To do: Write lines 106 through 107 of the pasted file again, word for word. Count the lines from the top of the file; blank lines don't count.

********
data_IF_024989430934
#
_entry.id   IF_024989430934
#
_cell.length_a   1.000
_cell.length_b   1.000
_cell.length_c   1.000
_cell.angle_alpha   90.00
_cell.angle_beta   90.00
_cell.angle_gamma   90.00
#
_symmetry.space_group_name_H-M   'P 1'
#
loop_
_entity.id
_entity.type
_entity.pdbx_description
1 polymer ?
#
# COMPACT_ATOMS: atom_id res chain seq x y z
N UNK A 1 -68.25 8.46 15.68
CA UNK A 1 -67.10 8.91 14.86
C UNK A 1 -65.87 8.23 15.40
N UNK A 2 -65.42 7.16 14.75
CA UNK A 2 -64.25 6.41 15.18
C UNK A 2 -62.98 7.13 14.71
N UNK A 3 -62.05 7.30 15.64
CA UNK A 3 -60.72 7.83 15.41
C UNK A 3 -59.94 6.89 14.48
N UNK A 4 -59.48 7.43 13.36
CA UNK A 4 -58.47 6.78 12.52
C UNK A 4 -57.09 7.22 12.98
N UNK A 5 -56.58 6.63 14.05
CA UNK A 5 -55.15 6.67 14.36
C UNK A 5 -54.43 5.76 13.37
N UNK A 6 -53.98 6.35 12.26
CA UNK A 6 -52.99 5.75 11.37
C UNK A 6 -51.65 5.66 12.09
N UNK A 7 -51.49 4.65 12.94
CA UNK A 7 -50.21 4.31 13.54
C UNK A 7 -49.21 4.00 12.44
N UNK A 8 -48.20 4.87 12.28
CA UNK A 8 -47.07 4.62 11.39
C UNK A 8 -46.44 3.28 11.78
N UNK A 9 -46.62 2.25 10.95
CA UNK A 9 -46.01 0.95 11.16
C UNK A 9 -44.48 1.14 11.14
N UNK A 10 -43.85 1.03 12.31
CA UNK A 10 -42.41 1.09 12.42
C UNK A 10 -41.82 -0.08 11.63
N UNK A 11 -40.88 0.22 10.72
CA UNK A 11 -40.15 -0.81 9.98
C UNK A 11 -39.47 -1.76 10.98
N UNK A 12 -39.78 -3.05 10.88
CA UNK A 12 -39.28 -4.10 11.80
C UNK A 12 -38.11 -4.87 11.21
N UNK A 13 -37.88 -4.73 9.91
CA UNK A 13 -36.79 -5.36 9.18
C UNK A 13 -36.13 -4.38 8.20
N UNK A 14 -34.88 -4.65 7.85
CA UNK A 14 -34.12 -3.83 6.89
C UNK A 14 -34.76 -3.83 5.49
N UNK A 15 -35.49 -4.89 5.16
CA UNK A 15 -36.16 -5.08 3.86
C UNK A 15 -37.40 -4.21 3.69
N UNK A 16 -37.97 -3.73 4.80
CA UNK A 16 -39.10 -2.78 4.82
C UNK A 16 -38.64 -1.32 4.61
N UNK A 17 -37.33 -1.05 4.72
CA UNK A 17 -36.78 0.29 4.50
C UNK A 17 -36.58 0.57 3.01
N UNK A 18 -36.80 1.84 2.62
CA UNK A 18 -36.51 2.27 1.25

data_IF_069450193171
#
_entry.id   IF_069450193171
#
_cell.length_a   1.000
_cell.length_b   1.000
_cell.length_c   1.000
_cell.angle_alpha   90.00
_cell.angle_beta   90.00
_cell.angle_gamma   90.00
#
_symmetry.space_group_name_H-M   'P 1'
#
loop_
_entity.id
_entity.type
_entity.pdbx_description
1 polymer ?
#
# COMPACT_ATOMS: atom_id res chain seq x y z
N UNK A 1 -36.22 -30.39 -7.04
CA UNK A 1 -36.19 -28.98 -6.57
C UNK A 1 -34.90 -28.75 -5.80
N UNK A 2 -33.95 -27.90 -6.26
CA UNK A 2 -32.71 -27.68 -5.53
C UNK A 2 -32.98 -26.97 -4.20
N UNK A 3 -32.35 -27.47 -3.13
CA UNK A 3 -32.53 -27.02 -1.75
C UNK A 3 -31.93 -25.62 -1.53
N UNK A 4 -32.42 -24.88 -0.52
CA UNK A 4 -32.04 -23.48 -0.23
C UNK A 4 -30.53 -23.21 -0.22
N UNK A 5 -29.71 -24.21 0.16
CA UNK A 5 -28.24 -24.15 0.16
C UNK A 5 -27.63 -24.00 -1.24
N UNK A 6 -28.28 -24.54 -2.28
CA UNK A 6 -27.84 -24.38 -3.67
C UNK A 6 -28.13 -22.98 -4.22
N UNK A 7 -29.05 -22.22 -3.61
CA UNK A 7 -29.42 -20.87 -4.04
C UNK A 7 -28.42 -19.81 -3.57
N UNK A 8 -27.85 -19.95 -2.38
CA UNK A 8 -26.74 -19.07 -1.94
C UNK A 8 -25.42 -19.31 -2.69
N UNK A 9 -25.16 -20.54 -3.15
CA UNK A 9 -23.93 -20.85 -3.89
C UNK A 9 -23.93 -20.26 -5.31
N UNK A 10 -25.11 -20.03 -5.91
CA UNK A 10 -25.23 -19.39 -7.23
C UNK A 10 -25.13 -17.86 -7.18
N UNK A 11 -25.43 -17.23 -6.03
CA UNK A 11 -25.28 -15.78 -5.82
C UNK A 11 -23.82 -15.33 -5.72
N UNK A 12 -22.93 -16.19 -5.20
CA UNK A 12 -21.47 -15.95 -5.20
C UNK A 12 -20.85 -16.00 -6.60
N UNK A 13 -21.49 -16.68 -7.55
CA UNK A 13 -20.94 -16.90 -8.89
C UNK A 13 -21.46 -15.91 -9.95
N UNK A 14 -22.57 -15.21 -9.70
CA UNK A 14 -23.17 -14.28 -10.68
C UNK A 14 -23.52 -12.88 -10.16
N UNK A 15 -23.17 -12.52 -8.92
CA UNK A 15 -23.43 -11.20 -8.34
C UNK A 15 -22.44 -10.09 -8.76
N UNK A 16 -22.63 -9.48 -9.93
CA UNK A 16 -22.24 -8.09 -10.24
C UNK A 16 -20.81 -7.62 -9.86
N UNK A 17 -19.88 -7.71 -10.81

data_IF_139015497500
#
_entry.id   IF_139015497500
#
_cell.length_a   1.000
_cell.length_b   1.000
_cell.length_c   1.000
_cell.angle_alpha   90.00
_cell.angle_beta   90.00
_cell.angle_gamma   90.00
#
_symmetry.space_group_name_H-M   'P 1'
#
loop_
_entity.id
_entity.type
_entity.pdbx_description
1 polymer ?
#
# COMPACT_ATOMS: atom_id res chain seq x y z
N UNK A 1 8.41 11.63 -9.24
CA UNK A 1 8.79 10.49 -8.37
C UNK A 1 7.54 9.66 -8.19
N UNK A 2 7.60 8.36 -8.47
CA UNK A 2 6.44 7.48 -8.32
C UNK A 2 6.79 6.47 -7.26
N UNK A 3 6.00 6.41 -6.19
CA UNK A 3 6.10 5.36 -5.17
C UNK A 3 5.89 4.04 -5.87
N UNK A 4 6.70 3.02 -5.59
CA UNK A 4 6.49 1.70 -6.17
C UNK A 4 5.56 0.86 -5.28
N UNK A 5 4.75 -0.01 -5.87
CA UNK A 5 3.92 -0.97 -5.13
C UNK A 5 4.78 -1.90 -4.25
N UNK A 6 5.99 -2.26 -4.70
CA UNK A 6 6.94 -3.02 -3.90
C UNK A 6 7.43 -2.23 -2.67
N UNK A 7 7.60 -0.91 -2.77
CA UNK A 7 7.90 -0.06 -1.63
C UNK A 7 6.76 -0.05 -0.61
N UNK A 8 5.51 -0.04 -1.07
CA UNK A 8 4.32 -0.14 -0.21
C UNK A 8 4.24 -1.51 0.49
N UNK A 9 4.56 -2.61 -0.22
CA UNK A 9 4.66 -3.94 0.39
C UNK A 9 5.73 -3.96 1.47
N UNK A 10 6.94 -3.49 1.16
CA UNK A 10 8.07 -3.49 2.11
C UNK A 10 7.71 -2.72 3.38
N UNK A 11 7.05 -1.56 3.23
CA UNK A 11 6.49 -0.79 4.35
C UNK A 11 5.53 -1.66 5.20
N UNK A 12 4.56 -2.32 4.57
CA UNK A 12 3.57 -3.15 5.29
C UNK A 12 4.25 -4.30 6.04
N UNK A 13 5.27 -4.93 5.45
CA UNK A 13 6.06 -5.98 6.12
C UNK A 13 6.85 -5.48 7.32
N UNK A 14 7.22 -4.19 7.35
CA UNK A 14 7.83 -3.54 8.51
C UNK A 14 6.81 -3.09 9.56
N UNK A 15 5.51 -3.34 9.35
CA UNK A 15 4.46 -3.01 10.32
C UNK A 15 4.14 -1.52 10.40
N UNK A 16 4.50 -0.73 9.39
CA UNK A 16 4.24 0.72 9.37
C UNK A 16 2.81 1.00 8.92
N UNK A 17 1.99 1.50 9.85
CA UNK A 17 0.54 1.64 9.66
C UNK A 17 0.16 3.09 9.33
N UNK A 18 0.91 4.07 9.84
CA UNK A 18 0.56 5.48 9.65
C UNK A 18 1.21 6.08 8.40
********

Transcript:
N UNK A 5 -29.71 -24.21 0.16
CA UNK A 5 -28.24 -24.15 0.16